Treasurer receives warning on style

Aggressive manner may hurt re-election bid, legislators say

June 19, 2000|By Michael Dresser | Michael Dresser,SUN STAFF

Influential legislators have warned Maryland Treasurer Richard N. Dixon that his strong-willed and sometimes tactless leadership of the state's pension system could create political problems for him when he seeks re-election.

Dixon has alienated several members of the retirement system's board with his leadership style and aggressive investment strategies - prompting complaints to leaders of the General Assembly, whose members have twice elected the former Carroll County lawmaker to the powerful post.

The treasurer brushed off the criticism and insisted he plans no changes in the way he does business. "There are people who don't like me because I'm not out to make friends with anybody," he said.

FOR THE RECORD - The age of State Treasurer Richard N. Dixon was incorrectly reported in an article yesterday. He is 62. The article also misidentified a television program on which investment adviser Howard P. Colhoun has appeared. It is "Wall Street Week with Louis Rukeyser."
The Sun regrets the error.

Some pension board members are especially concerned about Dixon's persistent moves to increase the percentage of the state's pension fund investments in the stock market. They have shared those worries with legislative leaders, who are urging caution.

Board members have also complained about Dixon's openly contemptuous treatment of a respected financial adviser whom Dixon blocked from reappointment to the panel's investment committee.

The adviser, Howard P. Colhoun, now describes the way the pension system is run as a "dictatorship."

Dixon, 63, is up for re-election tomorrow as chairman of the $30 billion State Retirement and Pension System, and it appears likely that he will keep the post he took over after the death of longtime Maryland Comptroller Louis L. Goldstein.

But Dixon has created political problems for himself that could come back to haunt him in 2003, when he plans to seek a third term as treasurer.

House Speaker Casper R. Taylor Jr. said he has heard complaints about Dixon from several members of the pension system board. The system covers more than 214,000 members and 77,000 retirees and beneficiaries.

The complaints "have caused me to have conversations with the treasurer," Taylor said.

Senate President Thomas V. Mike Miller said he, too, wants to talk to Dixon.

"I was going to try to talk to Richard, just to advise him that there were concerns out there, from a number of different sources. The speaker and I want to continue to work with him," Miller said.

Del. Howard P. Rawlings, chairman of the House Appropriations Committee, predicted that Dixon will "moderate" his behavior. "I know Richard has that survival instinct," he said.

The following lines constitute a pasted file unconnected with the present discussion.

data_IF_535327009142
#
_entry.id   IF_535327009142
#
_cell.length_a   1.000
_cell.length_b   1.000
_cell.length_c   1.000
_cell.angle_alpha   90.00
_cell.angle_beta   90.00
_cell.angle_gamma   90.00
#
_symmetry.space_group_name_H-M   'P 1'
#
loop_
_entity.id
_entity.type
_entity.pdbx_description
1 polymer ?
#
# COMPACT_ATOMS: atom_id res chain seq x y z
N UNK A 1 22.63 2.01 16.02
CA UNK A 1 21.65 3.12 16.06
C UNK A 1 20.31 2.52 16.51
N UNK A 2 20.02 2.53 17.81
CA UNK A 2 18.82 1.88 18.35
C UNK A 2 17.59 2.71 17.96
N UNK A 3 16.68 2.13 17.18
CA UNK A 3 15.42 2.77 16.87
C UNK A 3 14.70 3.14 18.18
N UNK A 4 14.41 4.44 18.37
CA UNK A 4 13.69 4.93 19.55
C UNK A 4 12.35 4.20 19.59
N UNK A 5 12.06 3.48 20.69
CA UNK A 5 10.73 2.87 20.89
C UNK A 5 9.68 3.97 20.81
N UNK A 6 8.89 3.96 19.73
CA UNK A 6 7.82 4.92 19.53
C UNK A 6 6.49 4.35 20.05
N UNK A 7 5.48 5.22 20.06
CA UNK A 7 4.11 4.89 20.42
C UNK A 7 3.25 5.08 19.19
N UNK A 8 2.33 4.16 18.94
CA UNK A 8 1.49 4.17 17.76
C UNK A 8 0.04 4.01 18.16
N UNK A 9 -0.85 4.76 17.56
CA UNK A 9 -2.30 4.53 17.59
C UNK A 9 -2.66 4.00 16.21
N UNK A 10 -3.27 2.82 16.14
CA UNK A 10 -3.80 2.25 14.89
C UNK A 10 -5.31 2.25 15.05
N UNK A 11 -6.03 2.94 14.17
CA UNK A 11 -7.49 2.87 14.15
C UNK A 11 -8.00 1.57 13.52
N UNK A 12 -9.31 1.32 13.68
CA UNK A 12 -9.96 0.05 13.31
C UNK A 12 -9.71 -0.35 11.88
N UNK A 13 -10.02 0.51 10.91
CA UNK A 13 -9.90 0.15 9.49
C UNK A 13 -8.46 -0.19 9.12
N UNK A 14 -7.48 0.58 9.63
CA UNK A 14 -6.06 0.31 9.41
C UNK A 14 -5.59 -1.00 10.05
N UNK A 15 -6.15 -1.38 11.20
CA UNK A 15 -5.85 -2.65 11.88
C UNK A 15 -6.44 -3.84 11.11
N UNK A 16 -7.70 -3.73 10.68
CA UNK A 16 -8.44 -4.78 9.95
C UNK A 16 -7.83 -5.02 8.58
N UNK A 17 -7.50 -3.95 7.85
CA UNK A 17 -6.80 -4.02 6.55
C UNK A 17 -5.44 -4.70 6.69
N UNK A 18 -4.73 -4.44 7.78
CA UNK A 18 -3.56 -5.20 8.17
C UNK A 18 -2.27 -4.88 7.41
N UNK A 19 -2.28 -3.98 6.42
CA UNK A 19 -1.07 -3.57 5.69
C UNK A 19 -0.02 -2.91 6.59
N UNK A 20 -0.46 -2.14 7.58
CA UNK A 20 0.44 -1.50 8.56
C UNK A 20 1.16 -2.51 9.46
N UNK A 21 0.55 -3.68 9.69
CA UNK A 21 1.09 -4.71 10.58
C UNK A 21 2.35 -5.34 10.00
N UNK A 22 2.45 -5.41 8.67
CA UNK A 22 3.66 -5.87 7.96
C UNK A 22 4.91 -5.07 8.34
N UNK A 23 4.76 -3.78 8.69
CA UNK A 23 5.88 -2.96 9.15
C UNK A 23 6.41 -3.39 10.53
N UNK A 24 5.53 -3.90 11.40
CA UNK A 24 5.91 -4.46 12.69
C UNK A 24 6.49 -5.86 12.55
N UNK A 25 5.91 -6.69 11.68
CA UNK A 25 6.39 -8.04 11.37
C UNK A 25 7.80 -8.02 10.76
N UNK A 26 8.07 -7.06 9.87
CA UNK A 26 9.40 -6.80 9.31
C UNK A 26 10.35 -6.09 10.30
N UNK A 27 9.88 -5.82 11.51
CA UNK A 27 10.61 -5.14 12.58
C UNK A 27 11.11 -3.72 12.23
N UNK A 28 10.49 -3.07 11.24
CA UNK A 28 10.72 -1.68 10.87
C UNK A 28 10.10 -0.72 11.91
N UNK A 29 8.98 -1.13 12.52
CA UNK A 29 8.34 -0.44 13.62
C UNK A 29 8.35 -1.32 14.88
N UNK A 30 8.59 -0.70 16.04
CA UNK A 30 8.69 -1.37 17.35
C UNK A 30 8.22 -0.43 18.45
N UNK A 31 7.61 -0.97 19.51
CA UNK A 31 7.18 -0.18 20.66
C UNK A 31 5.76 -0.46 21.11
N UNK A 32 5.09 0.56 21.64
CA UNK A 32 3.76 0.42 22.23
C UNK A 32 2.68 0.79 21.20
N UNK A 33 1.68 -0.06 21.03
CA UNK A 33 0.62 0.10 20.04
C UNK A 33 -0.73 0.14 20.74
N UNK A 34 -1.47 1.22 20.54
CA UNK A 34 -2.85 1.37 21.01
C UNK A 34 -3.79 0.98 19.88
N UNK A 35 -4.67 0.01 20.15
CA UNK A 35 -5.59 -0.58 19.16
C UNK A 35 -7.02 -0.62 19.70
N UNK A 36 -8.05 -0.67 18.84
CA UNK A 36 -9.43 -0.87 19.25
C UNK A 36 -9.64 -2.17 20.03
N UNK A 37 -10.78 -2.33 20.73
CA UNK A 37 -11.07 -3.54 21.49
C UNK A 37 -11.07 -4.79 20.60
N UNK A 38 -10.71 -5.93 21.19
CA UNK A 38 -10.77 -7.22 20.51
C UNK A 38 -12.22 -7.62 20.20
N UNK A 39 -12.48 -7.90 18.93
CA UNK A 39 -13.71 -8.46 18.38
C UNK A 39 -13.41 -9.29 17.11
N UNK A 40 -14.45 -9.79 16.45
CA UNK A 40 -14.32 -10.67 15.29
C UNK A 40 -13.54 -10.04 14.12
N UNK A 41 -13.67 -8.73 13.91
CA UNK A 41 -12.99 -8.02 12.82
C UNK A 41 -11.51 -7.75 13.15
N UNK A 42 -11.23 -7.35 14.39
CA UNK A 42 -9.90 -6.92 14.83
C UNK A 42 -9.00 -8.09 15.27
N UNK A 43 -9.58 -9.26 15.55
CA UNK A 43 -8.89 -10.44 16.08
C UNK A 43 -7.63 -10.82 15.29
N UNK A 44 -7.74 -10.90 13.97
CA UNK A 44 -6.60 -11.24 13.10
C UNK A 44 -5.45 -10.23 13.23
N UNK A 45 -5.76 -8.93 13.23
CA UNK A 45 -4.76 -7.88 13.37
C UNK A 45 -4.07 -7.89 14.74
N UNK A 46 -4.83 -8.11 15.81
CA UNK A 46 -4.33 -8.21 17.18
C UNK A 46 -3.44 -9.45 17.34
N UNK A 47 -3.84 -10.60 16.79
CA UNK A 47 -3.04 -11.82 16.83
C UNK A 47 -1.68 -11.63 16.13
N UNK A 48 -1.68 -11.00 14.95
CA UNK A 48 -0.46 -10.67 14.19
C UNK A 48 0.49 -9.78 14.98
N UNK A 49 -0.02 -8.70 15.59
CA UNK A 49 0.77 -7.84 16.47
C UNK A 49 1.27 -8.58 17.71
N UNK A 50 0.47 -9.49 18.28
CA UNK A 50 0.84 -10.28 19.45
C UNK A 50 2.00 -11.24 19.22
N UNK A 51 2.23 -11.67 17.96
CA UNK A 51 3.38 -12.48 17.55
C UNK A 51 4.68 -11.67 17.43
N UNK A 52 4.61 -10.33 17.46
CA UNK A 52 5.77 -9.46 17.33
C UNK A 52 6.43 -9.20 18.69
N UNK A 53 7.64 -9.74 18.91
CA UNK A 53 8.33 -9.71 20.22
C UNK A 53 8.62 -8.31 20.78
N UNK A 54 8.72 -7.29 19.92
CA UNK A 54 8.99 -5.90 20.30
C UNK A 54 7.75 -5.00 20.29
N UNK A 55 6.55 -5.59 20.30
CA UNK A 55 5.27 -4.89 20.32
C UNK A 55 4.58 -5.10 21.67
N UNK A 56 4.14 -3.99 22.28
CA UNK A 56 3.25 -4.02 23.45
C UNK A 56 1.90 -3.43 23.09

Rawlings, a West Baltimore Democrat, said that in the end Dixon will be judged not on personality but upon his financial performance as state treasurer.

According to Dixon, that performance has been exemplary. He noted that the value of the pension fund's assets has increased from about $20 million to $30 million over the last four years, leaving the system close to being fully funded.

"Because of actions initiated by me, we made $820 million the last two years," Dixon said.

He said he is hardly ever wrong about investment decisions.

"There is not one thing I've done that's done other than enhance the value of our assets," Dixon said. "I am very good at what I do."

To emphasize his point during an interview at his home in New Windsor, Dixon showed a reporter the cars in his garage and driveway - a Lincoln Town Car, a Chevrolet Blazer sports utility vehicle and a bright-red 1994 Corvette. "They are all from money I made in the stock market," he said.

In the past, Dixon's political skills have been acute enough that the African-American Democrat won four terms in the House of Delegates in an overwhelmingly white, largely Republican district.

But since his election as treasurer, Dixon has become well-known in Annapolis for boasting about his achievements.

The former stockbroker's penchant for proclaiming himself "the best treasurer in the nation" has rubbed some people the wrong way, while others in state government treat his behavior as a joke. Some legislators refer to him mockingly as "B.T." - for "Best Treasurer."

Pension system trustees, however, found little to laugh about in the hardball tactics Dixon used to block the reappointment of Colhoun, an 18-year member of the board's investment committee who was once a regular on "Washington Week in Review."

In April, members of the committee voted overwhelmingly to re-nominate Colhoun, who had clashed with Dixon over some investment decisions, as one of three professional advisers on the panel.

They acted after Dixon stalked out of the meeting vowing to block Colhoun's nomination when it came before the three-member state Board of Public Works. It is made up of Dixon, Gov. Parris N. Glendening and Comptroller William Donald Schaefer.

Before the Board of Public Works could act, Colhoun withdrew his name from consideration. But Dixon, who had tried unsuccessfully to block Colhoun's reappointment three years ago, was so adamantly opposed that he tried to force a vote anyway at the May 10 meeting.

The treasurer did not succeed; Glendening ruled that Colhoun's withdrawal took the matter off the agenda.

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